Andrea Reads America: Tennessee

Map of books set in Tennessee
Andrea Reads America: Tennessee

I traveled to Nashville recently for a conference. Driving through Smoky Mountain national park and the small towns along the way, and then the highlight of my trip — stopping in Ann Patchett’s book store — made me excited about reading Tennessee. I didn’t end up reading a book set in Nashville, but I did read a great novel set in the Appalachians, along with one set in the western part of the state, in Memphis, and one set in the eastern part, in Knoxville.

Bloodroot by Amy Greene Novel: Bloodroot
Author: Amy Greene, born Morristown, TN
Setting: Appalachian mountains, Tennessee, Great Depression to modern time

Set on Bloodroot Mountain in Tennessee, Bloodroot is the story of a cursed family who suffer generations of fiery love with bad men, each passionate beginning ending in death or abuse. There’s a wildness in the mountain folk, especially Myra, whose story is central to the novel, and with each generation the children come closer to being good, loveable, and loving. The final two chapters, from Myra’s point of view and from a an abuser’s point of view, are th emost compelling. They kept me up late reading to finish the book.

Bloodroot excels at putting us in the mountains of Tennessee, with dialect and descriptions of nature and housing.

Chickweed Holler was a wild place with the mountains with the mountains rising steep on both sides. From Grandmaw’s doorstep you could see a long ways, wildflower fields waving when the summer winds blowed.

The cave smelled of algae and minerals and wet stone. Within the sun’s reach the limestone walls were mottled with moss, shaggy near the top with russet-colored roots like the pelt of some mythical forest animal.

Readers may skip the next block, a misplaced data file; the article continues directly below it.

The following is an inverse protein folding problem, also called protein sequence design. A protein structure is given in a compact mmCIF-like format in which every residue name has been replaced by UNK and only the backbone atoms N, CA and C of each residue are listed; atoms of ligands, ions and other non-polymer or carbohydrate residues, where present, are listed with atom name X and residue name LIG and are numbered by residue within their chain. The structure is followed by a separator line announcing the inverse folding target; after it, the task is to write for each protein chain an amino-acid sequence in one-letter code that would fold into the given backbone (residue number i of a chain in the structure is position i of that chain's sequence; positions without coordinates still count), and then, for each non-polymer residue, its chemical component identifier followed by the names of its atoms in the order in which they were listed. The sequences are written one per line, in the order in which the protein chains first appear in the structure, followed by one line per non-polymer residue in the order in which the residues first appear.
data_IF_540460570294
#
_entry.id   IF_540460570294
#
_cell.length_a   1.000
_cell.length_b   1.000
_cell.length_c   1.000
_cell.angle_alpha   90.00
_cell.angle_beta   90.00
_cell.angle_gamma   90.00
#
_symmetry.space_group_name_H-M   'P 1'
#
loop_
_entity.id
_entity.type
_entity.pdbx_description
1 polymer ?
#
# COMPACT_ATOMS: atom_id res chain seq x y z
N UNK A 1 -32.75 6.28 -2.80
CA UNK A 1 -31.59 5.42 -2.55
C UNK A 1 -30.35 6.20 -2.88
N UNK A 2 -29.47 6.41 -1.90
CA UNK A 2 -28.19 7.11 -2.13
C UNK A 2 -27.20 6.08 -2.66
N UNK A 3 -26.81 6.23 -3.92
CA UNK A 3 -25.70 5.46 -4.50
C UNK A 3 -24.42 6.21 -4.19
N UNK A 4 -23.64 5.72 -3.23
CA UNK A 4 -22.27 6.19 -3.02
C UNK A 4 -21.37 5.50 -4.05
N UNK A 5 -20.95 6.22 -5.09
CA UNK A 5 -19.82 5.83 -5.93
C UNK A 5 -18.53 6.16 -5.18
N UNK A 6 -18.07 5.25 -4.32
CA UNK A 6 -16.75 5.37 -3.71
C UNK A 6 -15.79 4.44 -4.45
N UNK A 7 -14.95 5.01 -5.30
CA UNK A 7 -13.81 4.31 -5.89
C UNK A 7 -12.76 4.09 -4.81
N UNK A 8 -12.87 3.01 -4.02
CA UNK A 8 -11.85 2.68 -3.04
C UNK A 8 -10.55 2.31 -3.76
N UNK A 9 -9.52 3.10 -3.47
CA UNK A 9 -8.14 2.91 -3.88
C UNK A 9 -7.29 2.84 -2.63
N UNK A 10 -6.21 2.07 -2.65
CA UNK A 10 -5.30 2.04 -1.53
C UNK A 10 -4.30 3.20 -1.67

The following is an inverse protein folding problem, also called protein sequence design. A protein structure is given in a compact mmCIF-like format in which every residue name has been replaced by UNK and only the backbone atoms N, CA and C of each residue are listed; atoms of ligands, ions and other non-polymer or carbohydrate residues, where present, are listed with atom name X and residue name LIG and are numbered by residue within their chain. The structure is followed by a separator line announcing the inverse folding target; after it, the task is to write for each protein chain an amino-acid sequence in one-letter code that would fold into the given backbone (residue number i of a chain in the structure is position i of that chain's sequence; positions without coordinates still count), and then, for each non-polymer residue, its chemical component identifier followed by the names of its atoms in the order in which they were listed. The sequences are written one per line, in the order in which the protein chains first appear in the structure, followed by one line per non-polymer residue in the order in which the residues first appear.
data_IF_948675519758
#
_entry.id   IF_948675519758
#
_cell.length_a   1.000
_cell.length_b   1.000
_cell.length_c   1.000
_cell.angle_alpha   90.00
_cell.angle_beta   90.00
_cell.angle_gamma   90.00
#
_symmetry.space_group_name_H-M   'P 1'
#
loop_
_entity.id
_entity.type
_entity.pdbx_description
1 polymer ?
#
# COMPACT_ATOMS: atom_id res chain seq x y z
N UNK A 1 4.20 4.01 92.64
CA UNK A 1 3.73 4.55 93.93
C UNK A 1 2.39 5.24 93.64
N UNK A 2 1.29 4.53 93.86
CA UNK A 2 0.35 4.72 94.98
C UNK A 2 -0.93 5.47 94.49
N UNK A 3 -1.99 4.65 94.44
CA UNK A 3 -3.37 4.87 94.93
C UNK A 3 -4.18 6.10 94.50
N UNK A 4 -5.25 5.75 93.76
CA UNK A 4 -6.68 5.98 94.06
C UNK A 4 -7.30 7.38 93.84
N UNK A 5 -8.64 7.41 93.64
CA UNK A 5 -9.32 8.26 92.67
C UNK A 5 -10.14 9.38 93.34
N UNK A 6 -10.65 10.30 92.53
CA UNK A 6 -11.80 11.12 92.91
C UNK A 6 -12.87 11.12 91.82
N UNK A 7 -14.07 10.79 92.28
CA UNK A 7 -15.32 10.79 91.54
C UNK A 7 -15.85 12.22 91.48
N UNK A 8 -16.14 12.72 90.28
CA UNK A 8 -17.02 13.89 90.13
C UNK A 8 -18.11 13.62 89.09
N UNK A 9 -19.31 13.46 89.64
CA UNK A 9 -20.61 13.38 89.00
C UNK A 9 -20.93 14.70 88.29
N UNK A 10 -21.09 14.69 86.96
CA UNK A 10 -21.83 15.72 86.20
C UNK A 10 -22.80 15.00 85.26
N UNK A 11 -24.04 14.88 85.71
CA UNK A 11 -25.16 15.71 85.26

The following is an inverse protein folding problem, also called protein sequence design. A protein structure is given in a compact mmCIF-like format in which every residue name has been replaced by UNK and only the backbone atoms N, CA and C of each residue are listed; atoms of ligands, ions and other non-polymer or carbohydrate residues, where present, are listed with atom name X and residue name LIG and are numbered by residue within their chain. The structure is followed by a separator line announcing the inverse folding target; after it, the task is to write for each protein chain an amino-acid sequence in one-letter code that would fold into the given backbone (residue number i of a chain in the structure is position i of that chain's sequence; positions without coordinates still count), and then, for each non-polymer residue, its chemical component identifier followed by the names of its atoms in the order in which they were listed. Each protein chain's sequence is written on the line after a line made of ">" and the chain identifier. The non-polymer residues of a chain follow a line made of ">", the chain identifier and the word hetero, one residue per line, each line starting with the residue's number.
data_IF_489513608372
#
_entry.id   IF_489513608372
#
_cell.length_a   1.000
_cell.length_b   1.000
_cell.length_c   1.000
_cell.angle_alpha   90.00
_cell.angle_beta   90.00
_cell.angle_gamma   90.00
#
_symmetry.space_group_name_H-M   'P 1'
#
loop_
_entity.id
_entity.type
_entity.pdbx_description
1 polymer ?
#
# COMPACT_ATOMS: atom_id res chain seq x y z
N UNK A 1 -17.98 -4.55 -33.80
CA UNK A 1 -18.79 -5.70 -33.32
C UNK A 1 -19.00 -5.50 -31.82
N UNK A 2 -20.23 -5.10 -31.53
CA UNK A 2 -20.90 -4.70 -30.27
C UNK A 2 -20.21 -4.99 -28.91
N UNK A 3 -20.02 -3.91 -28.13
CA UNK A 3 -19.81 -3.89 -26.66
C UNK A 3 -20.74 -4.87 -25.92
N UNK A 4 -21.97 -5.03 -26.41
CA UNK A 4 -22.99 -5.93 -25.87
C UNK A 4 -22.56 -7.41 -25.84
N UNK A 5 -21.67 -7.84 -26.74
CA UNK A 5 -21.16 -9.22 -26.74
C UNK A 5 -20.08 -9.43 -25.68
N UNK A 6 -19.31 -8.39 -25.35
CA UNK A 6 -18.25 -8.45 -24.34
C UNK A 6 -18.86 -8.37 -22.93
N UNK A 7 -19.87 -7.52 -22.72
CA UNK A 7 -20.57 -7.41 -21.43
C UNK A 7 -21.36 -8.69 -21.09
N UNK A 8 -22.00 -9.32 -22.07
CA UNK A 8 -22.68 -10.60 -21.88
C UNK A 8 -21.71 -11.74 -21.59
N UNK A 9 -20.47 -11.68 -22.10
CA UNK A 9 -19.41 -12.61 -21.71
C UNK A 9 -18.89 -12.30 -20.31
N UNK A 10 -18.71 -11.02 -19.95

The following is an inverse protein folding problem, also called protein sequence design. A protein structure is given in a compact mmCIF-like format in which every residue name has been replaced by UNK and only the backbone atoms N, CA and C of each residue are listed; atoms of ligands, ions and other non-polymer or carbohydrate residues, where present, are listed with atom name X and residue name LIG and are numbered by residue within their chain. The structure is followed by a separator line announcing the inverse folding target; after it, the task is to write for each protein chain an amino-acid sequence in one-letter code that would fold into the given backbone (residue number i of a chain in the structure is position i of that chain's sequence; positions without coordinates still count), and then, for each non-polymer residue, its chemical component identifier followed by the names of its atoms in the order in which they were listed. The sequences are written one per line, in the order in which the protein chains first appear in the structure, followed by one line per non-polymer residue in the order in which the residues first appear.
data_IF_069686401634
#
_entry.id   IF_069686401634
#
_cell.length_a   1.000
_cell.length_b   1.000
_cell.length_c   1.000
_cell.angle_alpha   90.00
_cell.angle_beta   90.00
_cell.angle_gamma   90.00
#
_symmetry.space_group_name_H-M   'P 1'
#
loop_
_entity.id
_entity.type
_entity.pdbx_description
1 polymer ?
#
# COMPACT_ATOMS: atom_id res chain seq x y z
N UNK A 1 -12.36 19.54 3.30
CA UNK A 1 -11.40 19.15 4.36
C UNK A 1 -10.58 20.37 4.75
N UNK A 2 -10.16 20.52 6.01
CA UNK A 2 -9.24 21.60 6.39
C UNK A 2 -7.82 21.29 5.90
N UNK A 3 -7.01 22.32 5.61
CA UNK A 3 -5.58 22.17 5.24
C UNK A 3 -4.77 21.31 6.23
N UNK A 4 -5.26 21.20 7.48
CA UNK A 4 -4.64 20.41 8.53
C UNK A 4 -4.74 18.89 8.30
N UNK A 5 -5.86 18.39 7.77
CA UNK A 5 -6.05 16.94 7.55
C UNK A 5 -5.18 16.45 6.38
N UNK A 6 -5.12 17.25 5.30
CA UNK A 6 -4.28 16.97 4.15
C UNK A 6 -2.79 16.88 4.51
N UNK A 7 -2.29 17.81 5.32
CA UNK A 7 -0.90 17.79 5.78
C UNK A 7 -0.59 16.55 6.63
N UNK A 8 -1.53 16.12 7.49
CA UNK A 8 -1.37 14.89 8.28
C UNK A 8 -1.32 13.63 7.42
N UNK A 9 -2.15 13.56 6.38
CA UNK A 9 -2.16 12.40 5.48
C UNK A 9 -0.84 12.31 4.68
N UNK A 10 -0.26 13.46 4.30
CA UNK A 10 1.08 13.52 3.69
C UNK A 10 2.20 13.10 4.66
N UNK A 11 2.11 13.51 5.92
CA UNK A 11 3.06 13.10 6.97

This Side of Eternity by Rosalyn McMillan book coverNovel: This Side of Eternity
Author: Rosalyn McMillan, lived in Memphis, TN
Setting: 1960s-1990s Memphis

Set in Memphis in the 1960s with the sanitation workers’ strikes and the killing of two workers in a garbage grinder accident, the novel follows the family of one of the killed workers, and particularly follows the women who were left behind.

I love the way the author weaves in the news of the decades — two of the characters are nwspaper women — and how it impacts Memphis and these women’s lives. I also love how it’s a universal women’s story, written by a woman, in the sense that it has all the elements that the majority of classics written by men and about men have — those novels accepted as universal human experiences even though they are men’s experience and are not universal to women. In This Side of Eternity, the women have thier own needs, their own sexuality, their own expectation for intellectual stimulation. They also have their caregiving responsibilities, and their experiences include abuse, harrassment, and disempowerment by men. It’s not the best written book I’ve ever read, but I appreciated the grounded realism of it.

I read this book in one day, really in less than 12 hours, starting in the Roanoke, Virginia airport and ending in Amsterdam.

A Death in the Family Jame Agee Novel: A Death in the Family
Author: James Agee, born Knoxville, Tennessee
Setting: 1950s Knoxville, TN

Set in the 1950s in Tennessee, this is the story of a “normal” white suburban family: a husband who works, a good housewife who is dedicated to God, and two kids, a boy and a girl. The dad is fun and sweet, and he also drinks too much and drives too fast.